Taking Unlimited forward
A decade later, Unlimited continues to flourish through the festival at the Southbank and the arts commissioning programme delivered jointly by Shape Arts and Arts Admin. Our direct investment in Unlimited continues to grow and pay artistic dividends with a further £1.8m invested in the commissioning programme in 2016. Earlier this year Unlimited announced the latest recipients of 24 new commissions selected from a pool of 269 applications of which 60 were shortlisted.
Unlimited has validated the decision to take an artist-centred approach to invest as directly in the ideas and talent of disabled artists. One of the more notable successes of Unlimited has been its international impact, both in terms of the festival attracting international delegates supported by our partnership with the British Council, but also in terms of securing international bookings for disabled artists from England whose work has travelled to Europe, South America, Asia, North America and Australasia.
This work has been further strengthened by the Arts Council investing an additional £759,949 to Unlimited via our Ambitions for Excellence fund to support a new three-year international programme with further support from the British Council.
One frustration born out of this success is that for many disabled artists in England their work has received greater support and artistic recognition in international markets than back home in England. This is a challenge that we need to address head on through our work with publically funded organisations in England. The talent is there, all it needs is the opportunity. How can we have a situation where artists from England are recognised better internationally than at home?
The Creative Case for Diversity has to serve as a catalyst for arts and cultural organisations in England to take seriously their responsibility to diversify their programmes. For our part we need to ensure there are robust measures in place for accountability and where necessary take action if that change is not forthcoming.
The success of Unlimited can be attributed to a number of different factors, from its commitment to collaborative working to the brilliant artistic leadership and passion of its Senior Producer Jo Verrent. Its success also owes much to the talent, vision and imagination of disabled artists from the UK and abroad who have inspired us and moved us to moments of joy, laughter, despair and tears through their work.
Not limited to Unlimited
Unlimited has helped change the way we do things at the Arts Council too and increased our scale of investment significantly paving the way for other major investments, most notably, a £2.3m award (our biggest strategic touring award to date) to the Ramps on the Moon consortia to support new touring work and over £700,000 through our Ambitions for Excellence programme to support integrated circus company Extraordinary Bodies. This additional investment hasn’t just come from our Diversity-focused programmes, highlighting progress in embedding diversity as a priority across all our funding programmes.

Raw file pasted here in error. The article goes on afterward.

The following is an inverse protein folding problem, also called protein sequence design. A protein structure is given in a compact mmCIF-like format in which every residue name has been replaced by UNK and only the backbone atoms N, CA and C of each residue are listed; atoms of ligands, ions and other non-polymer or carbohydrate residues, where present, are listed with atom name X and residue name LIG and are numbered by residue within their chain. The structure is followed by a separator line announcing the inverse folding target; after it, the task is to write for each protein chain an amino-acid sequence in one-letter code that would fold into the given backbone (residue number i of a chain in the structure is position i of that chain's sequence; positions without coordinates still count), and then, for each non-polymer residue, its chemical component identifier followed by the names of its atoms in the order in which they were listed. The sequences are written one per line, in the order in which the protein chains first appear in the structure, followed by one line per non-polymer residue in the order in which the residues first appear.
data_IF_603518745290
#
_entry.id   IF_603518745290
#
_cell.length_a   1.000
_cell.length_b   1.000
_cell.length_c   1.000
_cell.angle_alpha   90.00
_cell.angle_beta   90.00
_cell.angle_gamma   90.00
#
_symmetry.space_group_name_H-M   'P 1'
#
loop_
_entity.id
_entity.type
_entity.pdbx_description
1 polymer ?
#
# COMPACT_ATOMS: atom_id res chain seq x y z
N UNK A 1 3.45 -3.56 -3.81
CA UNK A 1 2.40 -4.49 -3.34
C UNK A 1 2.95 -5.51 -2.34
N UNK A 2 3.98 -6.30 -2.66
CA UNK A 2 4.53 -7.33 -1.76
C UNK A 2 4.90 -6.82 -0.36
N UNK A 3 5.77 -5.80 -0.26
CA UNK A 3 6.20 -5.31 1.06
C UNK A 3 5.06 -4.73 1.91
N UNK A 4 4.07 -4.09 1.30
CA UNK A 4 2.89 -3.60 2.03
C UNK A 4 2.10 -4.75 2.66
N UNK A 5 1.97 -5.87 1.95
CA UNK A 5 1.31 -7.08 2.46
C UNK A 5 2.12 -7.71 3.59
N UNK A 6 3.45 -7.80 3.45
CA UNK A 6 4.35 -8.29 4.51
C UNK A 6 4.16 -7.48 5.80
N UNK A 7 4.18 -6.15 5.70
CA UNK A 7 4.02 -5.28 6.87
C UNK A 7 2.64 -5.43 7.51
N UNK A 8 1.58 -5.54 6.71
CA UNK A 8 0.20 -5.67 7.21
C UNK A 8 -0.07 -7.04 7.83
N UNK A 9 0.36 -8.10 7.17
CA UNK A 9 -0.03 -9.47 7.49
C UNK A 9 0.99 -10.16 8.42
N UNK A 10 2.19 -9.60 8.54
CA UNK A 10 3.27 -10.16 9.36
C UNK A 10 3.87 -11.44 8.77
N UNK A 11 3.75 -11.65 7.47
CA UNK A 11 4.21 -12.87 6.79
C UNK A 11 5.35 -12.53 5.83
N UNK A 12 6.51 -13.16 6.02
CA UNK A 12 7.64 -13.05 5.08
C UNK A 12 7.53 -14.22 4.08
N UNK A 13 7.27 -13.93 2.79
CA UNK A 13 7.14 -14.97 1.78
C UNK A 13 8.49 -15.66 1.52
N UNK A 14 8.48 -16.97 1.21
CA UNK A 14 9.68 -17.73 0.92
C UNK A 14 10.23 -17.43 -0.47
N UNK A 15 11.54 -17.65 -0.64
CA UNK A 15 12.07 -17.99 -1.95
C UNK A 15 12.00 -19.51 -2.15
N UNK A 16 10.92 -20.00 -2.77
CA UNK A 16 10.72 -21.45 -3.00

There have been drawbacks too, more needs to be done to encourage applicants that submitted proposals to Unlimited to consider submitting grants for the arts applications to the Arts Council. We’ve still got work to do to encourage more disabled artists to apply for funding directly to the Arts Council.
I don’t want opportunities for disabled artists to only be available when we run or support initiatives like Unlimited. A more significant cultural shift needs to take place where programming diversity becomes part of the very DNA of our arts and cultural organisations and is part of the norm rather than being the exception.
Budget categories for access
We continue to make changes to remove barriers to access for disabled artists applying to our grants for the arts programme who can receive financial support for someone to assist them with writing and submitting their applications. We’ve also introduced an access budget line as part of project costs recognising the importance of on-going access and addressing barriers when projects receive funding.
These were vital changes to the way we administer and process grant applications and embeds our commitment to equality, diversity and the social model of disability at the heart of our open access funding programmes. By removing barriers to access you create a more equitable application process.
It has also allowed us to address diversity as a priority across our funding programmes and not just address it through bespoke initiatives. It has been important to be open about the support that is available. Too often when applying for funding, applicants may not be aware of what they can ask for or budget for. What has been incredibly empowering is the conversations we’ve opened up with other funding agencies to share our learning and experience. For any funder who wants to increase investment to support the ambition of disabled artists there are ways to achieve this through refining their existing programmes and processes.
Diversity Strategic Funds
Unlimited was the first flagship strategic programme we developed to engage specifically with disabled artists. In 2016, we also launched our Elevate and Change Makers programmes which collectively invested over £7.5m to support diverse artists and organisations.
Our Elevate programme was designed to strengthen the resilience of diverse organisations not in receipt of regular national portfolio funding. Through an investment of £5.3m we have supported 40 organisations across the country to develop their resilience and build new partnerships and collaborations with other arts and cultural organisations. Elevate has had a significant impact on helping to diversify our National Portfolio with 30 Elevate organisations poised to join the new portfolio in 2018 including Disability Arts Online, Venture Arts and Together 2012!